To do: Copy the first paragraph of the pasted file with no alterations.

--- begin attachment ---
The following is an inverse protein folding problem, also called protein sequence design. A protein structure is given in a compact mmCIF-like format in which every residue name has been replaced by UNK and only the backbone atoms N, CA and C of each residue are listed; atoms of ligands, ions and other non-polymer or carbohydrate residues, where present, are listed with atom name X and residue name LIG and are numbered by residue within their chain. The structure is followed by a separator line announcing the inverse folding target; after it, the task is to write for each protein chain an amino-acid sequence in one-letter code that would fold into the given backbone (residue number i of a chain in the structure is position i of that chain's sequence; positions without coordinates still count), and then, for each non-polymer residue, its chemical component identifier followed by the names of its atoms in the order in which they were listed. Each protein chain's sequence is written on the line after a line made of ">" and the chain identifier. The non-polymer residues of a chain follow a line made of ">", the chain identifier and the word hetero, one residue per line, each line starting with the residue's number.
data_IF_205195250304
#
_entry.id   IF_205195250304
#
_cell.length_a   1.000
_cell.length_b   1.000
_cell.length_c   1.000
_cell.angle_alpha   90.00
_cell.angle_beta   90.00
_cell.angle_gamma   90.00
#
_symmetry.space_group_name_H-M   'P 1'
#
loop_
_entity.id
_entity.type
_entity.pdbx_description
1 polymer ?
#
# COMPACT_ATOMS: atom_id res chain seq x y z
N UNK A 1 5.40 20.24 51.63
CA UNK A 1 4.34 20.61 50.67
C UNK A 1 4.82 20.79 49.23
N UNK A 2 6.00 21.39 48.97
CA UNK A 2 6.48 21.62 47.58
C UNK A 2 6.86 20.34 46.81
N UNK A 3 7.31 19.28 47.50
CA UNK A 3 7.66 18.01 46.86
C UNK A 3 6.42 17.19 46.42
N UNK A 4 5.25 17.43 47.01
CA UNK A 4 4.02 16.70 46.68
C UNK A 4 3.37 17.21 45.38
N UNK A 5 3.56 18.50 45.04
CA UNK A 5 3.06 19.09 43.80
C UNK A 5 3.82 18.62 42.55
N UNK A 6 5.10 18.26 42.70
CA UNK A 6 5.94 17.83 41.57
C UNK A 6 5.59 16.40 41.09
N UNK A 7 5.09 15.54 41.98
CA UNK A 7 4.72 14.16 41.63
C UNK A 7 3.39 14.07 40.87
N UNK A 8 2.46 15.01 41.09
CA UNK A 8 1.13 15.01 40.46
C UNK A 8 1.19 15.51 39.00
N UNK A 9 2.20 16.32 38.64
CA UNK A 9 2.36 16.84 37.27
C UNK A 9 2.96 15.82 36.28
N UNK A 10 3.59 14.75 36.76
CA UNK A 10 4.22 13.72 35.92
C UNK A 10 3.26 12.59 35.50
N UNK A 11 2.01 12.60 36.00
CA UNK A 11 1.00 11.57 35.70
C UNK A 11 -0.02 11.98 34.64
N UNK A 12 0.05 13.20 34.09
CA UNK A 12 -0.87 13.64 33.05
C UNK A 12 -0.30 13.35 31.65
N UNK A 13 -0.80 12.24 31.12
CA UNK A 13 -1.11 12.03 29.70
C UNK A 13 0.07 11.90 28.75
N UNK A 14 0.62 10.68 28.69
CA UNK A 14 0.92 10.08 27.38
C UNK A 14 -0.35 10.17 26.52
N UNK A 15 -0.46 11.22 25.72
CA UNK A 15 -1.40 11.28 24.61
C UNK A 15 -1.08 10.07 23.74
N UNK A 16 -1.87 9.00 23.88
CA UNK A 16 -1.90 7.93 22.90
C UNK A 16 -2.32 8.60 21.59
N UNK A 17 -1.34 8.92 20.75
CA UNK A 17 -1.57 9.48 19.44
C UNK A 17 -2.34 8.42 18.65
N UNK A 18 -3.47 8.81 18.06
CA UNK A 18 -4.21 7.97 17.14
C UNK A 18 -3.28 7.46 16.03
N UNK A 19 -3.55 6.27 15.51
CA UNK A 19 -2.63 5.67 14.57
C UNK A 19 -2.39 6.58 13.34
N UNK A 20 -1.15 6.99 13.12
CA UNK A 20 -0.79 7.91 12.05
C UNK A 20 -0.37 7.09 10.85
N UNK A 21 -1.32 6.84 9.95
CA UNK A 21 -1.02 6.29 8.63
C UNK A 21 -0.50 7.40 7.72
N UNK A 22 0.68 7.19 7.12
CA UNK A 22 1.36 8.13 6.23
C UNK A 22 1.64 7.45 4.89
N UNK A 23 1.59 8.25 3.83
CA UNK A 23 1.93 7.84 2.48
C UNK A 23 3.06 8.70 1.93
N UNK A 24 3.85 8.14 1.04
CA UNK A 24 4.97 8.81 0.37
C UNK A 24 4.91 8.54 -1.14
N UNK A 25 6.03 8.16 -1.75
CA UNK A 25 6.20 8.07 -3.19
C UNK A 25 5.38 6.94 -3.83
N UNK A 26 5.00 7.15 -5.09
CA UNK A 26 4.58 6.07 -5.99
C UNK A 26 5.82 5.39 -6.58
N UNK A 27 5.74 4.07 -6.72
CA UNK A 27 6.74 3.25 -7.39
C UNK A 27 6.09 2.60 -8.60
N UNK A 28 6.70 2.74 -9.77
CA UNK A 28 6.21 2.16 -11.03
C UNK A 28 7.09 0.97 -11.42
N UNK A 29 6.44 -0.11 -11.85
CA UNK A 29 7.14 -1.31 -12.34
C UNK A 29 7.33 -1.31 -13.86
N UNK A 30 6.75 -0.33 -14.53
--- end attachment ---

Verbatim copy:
The following is an inverse protein folding problem, also called protein sequence design. A protein structure is given in a compact mmCIF-like format in which every residue name has been replaced by UNK and only the backbone atoms N, CA and C of each residue are listed; atoms of ligands, ions and other non-polymer or carbohydrate residues, where present, are listed with atom name X and residue name LIG and are numbered by residue within their chain. The structure is followed by a separator line announcing the inverse folding target; after it, the task is to write for each protein chain an amino-acid sequence in one-letter code that would fold into the given backbone (residue number i of a chain in the structure is position i of that chain's sequence; positions without coordinates still count), and then, for each non-polymer residue, its chemical component identifier followed by the names of its atoms in the order in which they were listed. Each protein chain's sequence is written on the line after a line made of ">" and the chain identifier. The non-polymer residues of a chain follow a line made of ">", the chain identifier and the word hetero, one residue per line, each line starting with the residue's number.